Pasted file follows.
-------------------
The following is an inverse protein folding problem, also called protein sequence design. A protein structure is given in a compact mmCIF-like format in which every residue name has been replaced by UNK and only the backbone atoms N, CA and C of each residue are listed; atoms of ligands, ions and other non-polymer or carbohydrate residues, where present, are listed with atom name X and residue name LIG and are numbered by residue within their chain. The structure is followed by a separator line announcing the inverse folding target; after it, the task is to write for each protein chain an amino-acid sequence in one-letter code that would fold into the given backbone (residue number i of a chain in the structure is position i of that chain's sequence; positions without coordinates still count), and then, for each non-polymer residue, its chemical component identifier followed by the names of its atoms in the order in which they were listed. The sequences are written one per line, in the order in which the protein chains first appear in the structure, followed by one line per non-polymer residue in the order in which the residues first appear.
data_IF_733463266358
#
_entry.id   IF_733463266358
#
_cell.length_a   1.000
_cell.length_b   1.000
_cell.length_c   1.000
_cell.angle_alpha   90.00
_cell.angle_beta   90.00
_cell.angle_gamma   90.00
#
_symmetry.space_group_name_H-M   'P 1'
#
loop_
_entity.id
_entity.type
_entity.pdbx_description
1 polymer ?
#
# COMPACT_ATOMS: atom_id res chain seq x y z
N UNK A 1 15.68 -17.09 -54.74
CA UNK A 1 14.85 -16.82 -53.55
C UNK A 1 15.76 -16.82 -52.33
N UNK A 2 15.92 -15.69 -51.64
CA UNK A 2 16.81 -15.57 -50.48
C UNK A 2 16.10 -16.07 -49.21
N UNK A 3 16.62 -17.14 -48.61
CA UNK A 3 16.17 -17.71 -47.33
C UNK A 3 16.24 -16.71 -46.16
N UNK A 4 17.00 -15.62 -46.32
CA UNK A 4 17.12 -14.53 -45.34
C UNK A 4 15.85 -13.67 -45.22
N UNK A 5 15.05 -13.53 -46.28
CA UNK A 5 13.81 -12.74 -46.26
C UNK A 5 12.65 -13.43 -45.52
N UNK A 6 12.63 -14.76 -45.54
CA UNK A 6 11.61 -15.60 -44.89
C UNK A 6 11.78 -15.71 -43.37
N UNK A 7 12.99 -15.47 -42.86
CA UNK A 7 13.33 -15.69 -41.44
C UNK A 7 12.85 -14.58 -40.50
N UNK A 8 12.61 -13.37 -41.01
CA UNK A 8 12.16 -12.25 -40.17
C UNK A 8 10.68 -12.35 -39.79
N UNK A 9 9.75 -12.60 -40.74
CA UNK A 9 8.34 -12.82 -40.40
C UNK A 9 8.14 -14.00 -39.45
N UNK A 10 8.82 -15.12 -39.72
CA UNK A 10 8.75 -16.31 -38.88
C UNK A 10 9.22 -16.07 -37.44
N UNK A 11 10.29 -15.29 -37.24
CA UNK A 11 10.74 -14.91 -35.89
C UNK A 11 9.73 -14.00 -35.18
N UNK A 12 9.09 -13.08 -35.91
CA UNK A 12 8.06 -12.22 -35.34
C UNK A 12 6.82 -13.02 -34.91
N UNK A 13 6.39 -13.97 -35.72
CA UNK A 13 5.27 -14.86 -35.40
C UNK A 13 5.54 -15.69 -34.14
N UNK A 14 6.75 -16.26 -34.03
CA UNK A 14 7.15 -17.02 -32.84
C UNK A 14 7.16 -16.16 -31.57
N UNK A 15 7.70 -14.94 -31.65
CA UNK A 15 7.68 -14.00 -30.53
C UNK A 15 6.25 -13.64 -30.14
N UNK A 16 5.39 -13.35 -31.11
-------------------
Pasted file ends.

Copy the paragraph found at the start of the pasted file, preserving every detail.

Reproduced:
The following is an inverse protein folding problem, also called protein sequence design. A protein structure is given in a compact mmCIF-like format in which every residue name has been replaced by UNK and only the backbone atoms N, CA and C of each residue are listed; atoms of ligands, ions and other non-polymer or carbohydrate residues, where present, are listed with atom name X and residue name LIG and are numbered by residue within their chain. The structure is followed by a separator line announcing the inverse folding target; after it, the task is to write for each protein chain an amino-acid sequence in one-letter code that would fold into the given backbone (residue number i of a chain in the structure is position i of that chain's sequence; positions without coordinates still count), and then, for each non-polymer residue, its chemical component identifier followed by the names of its atoms in the order in which they were listed. The sequences are written one per line, in the order in which the protein chains first appear in the structure, followed by one line per non-polymer residue in the order in which the residues first appear.